The Czech National Bank and the Ministry of Finance have recommended not to set a target date for adopting the euro yet and thus not to attempt to enter ERM II in 2011. This joint recommendation, based on an analysis entitled “Assessment of the Fulfilment of the Maastricht Convergence Criteria and the Degree of Economic Alignment of the Czech Republic with the Euro Area” (Assessment_Maastricht_Criteria_2010_EN (.PDF, 193 kB)), was adopted by the government at its meeting on 22 December 2010.
The Maastricht criteria on price stability, long-term interest rates and the government debt-to-GDP ratio are currently being fulfilled, and future fulfilment of those criteria is also realistic. The Czech Republic does not currently fulfil the exchange rate criterion because it does not participate in ERM II. Fulfilment of this criterion in the future will be heavily dependent on the timing of ERM II entry and on the volatility of the Czech koruna. On the basis of the convergence scenario, moreover, the koruna is expected to appreciate against the euro in nominal and real terms in the long run. The Czech Republic is not compliant with the government deficit criterion. This situation is likely to persist until 2013 given the approved outlook for bringing the government deficit below 3% of GDP by the end of 2013.
Since adopting “The Czech Republic’s Euro-area Accession Strategy”, the Czech Republic had gradually been catching up with the average euro area economic level and had also been showing some signs of alignment with the euro area over the business cycle. In the last two years, however, this trend has been strongly affected by the global financial and economic crisis. The Czech and euro area economies have gone into recession and recorded a considerable deterioration in public finance. Interest rate differentials and exchange rate volatility have increased and financial market integration has loosened. The convergence trend of the domestic price level towards the euro area has been interrupted and cyclical and structural unemployment has risen.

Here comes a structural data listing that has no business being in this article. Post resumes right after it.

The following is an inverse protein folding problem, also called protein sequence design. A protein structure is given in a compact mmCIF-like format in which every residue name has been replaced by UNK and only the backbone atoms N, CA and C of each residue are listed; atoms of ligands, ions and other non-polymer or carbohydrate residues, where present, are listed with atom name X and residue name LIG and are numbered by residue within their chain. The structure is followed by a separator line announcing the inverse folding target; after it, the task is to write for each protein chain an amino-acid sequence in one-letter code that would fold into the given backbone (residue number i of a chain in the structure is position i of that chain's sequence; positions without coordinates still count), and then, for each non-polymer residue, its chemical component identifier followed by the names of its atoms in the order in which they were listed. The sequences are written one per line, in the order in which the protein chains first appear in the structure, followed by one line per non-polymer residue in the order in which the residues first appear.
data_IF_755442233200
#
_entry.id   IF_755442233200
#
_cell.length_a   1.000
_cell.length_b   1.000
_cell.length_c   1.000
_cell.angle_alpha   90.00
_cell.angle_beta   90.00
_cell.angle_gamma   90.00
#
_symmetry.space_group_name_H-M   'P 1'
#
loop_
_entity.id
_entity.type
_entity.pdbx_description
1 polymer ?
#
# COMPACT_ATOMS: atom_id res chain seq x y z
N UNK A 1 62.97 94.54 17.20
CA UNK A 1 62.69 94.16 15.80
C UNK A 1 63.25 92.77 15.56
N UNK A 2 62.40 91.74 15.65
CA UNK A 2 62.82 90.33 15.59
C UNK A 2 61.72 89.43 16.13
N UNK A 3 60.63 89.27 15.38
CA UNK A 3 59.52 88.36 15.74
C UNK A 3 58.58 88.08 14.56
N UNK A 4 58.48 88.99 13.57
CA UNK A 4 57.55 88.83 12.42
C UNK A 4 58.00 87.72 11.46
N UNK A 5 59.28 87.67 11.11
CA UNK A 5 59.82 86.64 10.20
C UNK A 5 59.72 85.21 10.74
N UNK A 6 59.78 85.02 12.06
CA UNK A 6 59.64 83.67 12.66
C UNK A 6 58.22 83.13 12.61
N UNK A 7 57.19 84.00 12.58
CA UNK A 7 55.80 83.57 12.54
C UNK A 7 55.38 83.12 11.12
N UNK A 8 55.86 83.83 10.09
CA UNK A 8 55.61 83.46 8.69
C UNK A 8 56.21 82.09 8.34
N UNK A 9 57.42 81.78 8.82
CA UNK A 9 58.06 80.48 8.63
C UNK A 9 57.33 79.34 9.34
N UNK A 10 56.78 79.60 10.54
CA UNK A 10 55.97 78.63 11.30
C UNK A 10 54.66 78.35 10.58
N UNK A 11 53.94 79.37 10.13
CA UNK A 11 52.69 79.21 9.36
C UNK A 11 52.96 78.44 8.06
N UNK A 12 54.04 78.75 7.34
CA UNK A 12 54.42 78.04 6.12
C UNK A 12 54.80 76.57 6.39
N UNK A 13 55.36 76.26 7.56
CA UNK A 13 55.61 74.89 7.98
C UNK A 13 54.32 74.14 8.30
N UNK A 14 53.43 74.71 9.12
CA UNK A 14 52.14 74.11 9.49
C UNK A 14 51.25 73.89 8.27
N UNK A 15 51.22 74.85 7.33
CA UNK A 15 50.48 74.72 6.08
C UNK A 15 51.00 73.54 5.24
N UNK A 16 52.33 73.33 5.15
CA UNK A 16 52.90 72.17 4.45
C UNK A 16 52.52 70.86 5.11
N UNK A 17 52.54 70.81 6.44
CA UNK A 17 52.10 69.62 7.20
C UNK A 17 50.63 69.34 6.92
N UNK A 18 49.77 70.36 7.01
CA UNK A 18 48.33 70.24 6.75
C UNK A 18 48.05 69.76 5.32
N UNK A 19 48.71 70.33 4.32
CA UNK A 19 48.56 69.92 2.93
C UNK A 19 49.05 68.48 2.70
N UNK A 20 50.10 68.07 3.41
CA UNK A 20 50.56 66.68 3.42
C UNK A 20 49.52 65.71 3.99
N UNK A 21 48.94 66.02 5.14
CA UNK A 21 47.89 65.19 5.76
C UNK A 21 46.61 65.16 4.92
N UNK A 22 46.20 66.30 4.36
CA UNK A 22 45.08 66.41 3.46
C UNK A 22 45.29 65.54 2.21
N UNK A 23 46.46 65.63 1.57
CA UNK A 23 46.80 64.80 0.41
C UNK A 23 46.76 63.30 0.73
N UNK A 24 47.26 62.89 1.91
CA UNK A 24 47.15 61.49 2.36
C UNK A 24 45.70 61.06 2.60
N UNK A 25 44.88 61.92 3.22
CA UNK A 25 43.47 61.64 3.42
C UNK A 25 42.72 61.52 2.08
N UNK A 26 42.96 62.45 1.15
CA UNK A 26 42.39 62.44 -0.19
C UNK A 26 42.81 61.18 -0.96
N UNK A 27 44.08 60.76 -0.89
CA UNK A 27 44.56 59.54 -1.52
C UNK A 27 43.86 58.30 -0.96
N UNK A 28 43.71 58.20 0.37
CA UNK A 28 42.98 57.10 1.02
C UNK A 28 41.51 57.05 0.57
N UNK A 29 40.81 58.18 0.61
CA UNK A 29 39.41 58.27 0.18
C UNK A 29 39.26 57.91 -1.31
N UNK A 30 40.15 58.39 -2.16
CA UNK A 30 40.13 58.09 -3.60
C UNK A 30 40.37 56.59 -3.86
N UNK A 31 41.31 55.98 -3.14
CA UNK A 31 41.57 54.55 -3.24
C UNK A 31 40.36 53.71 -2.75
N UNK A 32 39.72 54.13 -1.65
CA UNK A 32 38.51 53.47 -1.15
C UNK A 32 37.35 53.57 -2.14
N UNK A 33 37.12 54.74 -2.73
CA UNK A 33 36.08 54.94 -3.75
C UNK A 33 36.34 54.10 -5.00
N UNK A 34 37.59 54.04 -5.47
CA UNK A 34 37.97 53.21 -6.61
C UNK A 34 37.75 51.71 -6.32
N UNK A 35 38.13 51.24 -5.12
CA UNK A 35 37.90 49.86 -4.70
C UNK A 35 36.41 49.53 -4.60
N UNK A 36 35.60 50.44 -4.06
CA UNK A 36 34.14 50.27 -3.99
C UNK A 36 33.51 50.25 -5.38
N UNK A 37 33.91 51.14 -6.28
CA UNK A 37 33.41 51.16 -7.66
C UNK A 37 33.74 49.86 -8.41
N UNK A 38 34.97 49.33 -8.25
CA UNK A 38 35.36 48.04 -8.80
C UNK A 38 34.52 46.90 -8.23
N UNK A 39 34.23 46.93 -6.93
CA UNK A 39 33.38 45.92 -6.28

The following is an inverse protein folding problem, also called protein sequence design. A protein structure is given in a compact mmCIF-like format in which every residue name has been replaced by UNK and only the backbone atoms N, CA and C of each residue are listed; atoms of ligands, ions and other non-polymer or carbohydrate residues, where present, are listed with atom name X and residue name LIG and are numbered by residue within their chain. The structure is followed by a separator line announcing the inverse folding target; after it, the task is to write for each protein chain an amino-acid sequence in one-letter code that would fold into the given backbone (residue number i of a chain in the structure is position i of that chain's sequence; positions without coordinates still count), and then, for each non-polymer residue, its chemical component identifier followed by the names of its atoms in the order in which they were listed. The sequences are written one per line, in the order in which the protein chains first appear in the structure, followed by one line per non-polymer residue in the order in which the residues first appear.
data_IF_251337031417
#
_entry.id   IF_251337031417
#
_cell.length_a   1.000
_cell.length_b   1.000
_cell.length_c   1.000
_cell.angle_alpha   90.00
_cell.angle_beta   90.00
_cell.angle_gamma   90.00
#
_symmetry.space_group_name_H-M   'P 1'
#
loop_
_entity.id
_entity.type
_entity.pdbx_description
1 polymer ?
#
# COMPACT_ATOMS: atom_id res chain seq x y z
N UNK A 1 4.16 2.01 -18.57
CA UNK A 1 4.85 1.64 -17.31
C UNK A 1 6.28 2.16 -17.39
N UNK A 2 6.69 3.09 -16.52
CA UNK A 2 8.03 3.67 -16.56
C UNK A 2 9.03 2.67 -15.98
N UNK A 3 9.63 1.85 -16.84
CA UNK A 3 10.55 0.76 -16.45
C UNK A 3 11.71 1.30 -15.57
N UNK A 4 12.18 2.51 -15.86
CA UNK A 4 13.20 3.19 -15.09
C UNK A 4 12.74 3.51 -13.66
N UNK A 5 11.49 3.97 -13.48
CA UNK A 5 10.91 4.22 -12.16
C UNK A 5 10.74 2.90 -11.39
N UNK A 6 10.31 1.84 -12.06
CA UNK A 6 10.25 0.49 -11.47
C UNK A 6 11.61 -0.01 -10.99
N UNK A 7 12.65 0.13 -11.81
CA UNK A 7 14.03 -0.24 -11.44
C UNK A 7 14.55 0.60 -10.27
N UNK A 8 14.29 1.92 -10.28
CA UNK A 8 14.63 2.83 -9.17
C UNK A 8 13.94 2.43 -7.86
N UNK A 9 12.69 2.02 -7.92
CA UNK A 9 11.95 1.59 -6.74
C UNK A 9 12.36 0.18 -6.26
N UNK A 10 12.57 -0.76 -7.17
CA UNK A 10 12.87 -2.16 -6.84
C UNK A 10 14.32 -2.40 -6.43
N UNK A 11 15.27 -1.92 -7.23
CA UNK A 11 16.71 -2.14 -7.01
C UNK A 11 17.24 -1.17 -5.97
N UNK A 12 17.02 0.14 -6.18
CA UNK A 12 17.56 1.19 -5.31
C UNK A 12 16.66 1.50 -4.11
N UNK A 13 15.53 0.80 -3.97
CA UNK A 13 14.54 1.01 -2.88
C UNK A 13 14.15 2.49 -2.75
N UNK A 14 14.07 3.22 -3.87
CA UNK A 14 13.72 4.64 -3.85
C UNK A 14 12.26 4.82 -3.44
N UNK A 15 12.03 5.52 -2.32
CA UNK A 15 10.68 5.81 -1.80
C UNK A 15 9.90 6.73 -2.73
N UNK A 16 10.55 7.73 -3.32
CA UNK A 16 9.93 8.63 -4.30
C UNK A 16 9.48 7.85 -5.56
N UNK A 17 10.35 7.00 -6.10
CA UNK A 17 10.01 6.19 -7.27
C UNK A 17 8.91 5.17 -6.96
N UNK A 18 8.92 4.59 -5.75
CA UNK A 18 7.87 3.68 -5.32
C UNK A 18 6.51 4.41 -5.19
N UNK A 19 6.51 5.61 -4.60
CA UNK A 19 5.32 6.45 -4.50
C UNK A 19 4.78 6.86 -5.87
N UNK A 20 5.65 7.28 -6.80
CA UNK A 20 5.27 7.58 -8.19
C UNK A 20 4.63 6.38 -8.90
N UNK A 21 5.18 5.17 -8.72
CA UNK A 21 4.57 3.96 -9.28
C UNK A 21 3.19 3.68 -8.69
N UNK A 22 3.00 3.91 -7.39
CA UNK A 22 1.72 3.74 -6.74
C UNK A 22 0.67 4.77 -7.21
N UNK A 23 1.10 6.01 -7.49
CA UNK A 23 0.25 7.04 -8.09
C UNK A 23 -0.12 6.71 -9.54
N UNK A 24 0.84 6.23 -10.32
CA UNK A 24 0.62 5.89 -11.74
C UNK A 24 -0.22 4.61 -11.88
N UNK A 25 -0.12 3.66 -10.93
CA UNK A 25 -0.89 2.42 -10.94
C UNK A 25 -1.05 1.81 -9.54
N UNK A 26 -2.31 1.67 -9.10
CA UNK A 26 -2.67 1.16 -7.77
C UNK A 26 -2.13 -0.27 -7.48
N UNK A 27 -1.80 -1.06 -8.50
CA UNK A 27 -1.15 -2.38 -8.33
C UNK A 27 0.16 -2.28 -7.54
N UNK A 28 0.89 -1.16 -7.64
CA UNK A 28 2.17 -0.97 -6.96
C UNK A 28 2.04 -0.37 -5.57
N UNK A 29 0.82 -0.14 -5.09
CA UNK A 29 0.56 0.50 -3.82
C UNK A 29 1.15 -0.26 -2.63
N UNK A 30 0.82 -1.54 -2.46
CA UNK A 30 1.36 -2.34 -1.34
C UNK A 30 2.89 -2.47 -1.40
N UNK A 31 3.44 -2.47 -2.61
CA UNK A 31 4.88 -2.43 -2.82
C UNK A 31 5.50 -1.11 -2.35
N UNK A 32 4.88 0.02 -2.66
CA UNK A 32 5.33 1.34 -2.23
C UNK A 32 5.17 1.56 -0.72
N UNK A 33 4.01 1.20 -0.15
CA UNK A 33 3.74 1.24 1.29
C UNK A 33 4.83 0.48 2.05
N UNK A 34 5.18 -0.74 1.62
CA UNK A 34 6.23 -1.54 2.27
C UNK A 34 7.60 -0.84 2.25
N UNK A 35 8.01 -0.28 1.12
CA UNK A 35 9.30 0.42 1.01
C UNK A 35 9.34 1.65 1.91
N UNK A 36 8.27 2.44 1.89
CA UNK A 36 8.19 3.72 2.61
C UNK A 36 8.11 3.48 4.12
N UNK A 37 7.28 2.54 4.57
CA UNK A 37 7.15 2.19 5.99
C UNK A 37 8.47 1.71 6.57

In the light of domestic developments, and taking into account the fiscal problems in the euro area over the last year and the persisting elevated financial market volatility, the current situation does not seem conducive to future euro adoption in the Czech Republic or to taking steps towards it. The Czech economy will benefit from consolidation of public finances and from ensuring their sustainability regardless of adoption of the single currency. Such measures, however, are a necessary condition for euro adoption. In this respect, increasing labour market flexibility will also be of key importance.
In this situation, therefore, it is impossible to conclude that the Czech Republic has made sufficient progress in laying the groundwork for euro adoption to allow it to set a target date for entry into the euro area.